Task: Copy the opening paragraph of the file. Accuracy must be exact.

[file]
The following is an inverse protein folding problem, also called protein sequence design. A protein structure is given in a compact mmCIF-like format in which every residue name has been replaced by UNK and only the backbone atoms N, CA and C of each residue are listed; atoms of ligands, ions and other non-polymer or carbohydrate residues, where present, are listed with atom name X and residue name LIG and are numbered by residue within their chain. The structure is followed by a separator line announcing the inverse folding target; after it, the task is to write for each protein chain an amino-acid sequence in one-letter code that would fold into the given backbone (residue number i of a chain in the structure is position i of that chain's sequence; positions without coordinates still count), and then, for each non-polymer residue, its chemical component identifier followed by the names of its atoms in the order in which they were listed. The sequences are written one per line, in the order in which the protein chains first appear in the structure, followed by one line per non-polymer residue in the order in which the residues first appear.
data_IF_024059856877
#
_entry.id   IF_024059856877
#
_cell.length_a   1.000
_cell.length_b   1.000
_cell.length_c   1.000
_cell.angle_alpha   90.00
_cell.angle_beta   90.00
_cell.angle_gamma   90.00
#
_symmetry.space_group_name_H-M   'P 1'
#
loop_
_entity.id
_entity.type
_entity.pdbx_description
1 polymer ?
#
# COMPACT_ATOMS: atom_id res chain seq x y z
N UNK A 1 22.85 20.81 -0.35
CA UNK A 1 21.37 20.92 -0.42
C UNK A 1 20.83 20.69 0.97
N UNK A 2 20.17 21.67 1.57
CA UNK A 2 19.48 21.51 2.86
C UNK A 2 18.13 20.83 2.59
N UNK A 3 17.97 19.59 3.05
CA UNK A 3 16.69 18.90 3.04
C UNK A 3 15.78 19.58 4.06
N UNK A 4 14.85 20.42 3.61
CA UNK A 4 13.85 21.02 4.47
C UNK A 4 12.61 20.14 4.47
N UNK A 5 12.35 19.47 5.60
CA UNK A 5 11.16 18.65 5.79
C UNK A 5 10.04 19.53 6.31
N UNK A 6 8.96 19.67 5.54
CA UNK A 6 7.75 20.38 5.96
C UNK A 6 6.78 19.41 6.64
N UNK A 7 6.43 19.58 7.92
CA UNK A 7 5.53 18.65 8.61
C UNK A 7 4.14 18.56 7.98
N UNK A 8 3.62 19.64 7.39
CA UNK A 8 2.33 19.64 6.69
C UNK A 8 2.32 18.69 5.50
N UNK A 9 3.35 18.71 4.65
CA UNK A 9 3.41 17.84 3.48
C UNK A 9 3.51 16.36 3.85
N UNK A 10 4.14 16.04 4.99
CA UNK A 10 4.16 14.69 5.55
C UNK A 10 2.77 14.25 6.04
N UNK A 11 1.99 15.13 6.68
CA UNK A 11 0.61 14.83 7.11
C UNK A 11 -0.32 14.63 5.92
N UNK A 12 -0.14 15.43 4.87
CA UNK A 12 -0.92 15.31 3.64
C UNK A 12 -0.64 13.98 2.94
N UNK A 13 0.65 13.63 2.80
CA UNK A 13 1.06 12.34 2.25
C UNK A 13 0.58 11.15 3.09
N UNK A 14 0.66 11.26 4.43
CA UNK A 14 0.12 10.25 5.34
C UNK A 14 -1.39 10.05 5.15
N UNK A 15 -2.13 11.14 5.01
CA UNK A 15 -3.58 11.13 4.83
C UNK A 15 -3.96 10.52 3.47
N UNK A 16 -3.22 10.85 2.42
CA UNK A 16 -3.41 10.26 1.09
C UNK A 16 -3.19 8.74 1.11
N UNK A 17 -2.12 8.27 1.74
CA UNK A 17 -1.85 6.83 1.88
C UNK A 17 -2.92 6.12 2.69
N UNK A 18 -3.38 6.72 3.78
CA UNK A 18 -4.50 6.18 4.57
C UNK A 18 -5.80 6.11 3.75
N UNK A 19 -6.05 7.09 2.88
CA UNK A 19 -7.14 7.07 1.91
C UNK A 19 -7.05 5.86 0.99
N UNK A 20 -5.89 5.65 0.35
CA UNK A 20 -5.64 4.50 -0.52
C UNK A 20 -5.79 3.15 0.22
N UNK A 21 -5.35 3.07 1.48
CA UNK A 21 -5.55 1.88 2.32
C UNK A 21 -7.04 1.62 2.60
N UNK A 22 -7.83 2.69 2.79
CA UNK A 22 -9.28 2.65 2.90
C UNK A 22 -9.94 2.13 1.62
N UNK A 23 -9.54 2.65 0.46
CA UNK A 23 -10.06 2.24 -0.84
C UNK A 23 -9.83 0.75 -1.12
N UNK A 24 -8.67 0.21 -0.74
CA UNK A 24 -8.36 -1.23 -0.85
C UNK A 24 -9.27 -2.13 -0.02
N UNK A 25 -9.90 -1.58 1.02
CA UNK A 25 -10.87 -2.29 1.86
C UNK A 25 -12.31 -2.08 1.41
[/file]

The following is an inverse protein folding problem, also called protein sequence design. A protein structure is given in a compact mmCIF-like format in which every residue name has been replaced by UNK and only the backbone atoms N, CA and C of each residue are listed; atoms of ligands, ions and other non-polymer or carbohydrate residues, where present, are listed with atom name X and residue name LIG and are numbered by residue within their chain. The structure is followed by a separator line announcing the inverse folding target; after it, the task is to write for each protein chain an amino-acid sequence in one-letter code that would fold into the given backbone (residue number i of a chain in the structure is position i of that chain's sequence; positions without coordinates still count), and then, for each non-polymer residue, its chemical component identifier followed by the names of its atoms in the order in which they were listed. The sequences are written one per line, in the order in which the protein chains first appear in the structure, followed by one line per non-polymer residue in the order in which the residues first appear.